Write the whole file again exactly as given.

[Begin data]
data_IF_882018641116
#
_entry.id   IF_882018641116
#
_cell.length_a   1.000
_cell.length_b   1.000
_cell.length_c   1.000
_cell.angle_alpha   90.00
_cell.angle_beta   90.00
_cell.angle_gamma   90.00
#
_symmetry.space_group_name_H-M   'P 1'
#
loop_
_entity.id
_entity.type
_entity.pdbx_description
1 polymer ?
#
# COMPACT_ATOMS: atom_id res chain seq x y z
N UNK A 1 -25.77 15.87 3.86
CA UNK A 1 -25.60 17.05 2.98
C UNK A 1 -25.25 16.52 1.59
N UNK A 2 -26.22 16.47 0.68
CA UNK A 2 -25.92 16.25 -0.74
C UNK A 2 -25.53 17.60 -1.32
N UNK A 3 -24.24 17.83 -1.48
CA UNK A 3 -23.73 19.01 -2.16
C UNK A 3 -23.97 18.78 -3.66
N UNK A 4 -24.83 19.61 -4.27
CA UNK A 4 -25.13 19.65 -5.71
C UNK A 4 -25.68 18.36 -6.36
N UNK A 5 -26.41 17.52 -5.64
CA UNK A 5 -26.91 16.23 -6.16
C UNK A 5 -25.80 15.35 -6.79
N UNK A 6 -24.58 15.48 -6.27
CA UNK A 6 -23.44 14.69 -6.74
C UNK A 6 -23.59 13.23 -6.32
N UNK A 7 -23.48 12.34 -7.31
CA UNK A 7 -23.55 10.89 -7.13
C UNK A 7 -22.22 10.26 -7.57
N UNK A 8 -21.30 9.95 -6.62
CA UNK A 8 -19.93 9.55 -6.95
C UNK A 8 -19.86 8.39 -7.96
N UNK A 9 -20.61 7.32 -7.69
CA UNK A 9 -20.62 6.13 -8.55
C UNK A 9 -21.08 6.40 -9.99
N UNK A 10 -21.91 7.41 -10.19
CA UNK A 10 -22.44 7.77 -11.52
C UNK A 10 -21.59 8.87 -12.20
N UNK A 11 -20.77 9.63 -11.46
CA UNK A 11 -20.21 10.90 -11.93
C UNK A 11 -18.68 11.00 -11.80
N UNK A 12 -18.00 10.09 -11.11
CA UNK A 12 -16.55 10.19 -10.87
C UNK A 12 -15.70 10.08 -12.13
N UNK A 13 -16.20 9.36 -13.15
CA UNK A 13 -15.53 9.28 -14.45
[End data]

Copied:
data_IF_882018641116
#
_entry.id   IF_882018641116
#
_cell.length_a   1.000
_cell.length_b   1.000
_cell.length_c   1.000
_cell.angle_alpha   90.00
_cell.angle_beta   90.00
_cell.angle_gamma   90.00
#
_symmetry.space_group_name_H-M   'P 1'
#
loop_
_entity.id
_entity.type
_entity.pdbx_description
1 polymer ?
#
# COMPACT_ATOMS: atom_id res chain seq x y z
N UNK A 1 -25.77 15.87 3.86
CA UNK A 1 -25.60 17.05 2.98
C UNK A 1 -25.25 16.52 1.59
N UNK A 2 -26.22 16.47 0.68
CA UNK A 2 -25.92 16.25 -0.74
C UNK A 2 -25.53 17.60 -1.32
N UNK A 3 -24.24 17.83 -1.48
CA UNK A 3 -23.73 19.01 -2.16
C UNK A 3 -23.97 18.78 -3.66
N UNK A 4 -24.83 19.61 -4.27
CA UNK A 4 -25.13 19.65 -5.71
C UNK A 4 -25.68 18.36 -6.36
N UNK A 5 -26.41 17.52 -5.64
CA UNK A 5 -26.91 16.23 -6.16
C UNK A 5 -25.80 15.35 -6.79
N UNK A 6 -24.58 15.48 -6.27
CA UNK A 6 -23.44 14.69 -6.74
C UNK A 6 -23.59 13.23 -6.32
N UNK A 7 -23.48 12.34 -7.31
CA UNK A 7 -23.55 10.89 -7.13
C UNK A 7 -22.22 10.26 -7.57
N UNK A 8 -21.30 9.95 -6.62
CA UNK A 8 -19.93 9.55 -6.95
C UNK A 8 -19.86 8.39 -7.96
N UNK A 9 -20.61 7.32 -7.69
CA UNK A 9 -20.62 6.13 -8.55
C UNK A 9 -21.08 6.40 -9.99
N UNK A 10 -21.91 7.41 -10.19
CA UNK A 10 -22.44 7.77 -11.52
C UNK A 10 -21.59 8.87 -12.20
N UNK A 11 -20.77 9.63 -11.46
CA UNK A 11 -20.21 10.90 -11.93
C UNK A 11 -18.68 11.00 -11.80
N UNK A 12 -18.00 10.09 -11.11
CA UNK A 12 -16.55 10.19 -10.87
C UNK A 12 -15.70 10.08 -12.13
N UNK A 13 -16.20 9.36 -13.15
CA UNK A 13 -15.53 9.28 -14.45